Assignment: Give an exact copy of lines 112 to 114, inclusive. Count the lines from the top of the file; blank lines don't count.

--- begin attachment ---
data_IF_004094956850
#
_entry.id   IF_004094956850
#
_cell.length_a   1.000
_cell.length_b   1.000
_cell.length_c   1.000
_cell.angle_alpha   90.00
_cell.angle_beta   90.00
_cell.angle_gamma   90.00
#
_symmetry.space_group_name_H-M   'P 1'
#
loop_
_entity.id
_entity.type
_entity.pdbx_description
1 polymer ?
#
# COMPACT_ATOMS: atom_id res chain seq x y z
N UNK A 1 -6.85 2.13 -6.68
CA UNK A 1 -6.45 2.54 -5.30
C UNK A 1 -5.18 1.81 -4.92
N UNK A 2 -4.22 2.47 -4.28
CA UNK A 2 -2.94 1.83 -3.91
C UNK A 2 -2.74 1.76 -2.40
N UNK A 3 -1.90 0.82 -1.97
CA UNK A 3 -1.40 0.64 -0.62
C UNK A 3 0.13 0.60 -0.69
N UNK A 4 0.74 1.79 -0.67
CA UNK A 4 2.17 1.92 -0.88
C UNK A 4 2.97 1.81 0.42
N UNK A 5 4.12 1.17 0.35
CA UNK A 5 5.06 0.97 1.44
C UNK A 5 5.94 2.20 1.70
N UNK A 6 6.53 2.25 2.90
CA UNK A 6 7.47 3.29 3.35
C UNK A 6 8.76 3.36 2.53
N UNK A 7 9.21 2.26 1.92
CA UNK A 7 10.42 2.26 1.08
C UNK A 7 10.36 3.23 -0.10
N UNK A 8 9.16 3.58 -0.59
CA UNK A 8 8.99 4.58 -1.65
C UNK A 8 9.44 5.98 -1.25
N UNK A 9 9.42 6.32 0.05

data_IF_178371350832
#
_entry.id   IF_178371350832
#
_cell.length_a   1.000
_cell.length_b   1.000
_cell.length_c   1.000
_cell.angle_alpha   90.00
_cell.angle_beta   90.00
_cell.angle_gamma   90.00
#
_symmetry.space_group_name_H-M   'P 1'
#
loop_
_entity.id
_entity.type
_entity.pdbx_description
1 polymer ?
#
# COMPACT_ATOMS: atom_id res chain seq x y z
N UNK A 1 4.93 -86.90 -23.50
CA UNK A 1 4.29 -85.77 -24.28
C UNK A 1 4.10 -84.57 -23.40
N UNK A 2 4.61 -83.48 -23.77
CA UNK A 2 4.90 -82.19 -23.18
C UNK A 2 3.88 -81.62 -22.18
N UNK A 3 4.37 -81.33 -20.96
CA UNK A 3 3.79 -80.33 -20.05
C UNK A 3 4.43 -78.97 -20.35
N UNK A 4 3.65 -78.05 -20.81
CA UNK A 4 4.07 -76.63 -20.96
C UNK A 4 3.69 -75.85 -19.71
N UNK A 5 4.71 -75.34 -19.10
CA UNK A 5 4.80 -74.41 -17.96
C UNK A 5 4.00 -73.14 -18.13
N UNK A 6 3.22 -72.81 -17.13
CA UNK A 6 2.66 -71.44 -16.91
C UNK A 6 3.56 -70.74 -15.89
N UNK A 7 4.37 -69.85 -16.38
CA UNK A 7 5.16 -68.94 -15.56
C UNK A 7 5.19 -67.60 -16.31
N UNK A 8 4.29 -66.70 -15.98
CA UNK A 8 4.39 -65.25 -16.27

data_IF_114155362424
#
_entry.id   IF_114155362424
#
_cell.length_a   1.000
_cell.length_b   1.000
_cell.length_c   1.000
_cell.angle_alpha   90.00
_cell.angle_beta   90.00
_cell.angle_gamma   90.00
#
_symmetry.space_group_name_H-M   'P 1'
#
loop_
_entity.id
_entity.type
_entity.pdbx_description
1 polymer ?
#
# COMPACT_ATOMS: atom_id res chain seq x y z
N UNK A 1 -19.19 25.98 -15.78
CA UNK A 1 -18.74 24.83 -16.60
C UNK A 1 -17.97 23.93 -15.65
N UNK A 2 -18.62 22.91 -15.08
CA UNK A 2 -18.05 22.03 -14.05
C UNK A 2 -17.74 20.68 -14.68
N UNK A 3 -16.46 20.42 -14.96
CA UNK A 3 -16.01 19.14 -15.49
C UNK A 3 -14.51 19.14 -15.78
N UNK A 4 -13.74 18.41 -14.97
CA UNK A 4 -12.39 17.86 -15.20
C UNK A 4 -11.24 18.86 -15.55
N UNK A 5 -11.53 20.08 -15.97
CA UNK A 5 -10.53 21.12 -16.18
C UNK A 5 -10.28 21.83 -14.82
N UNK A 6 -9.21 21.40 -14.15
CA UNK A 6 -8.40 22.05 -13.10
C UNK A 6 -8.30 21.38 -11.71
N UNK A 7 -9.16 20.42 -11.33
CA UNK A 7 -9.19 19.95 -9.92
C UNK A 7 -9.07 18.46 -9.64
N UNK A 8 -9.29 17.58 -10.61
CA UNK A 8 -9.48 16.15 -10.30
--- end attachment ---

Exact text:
N UNK A 2 -18.62 22.91 -15.08
CA UNK A 2 -18.05 22.03 -14.05
C UNK A 2 -17.74 20.68 -14.68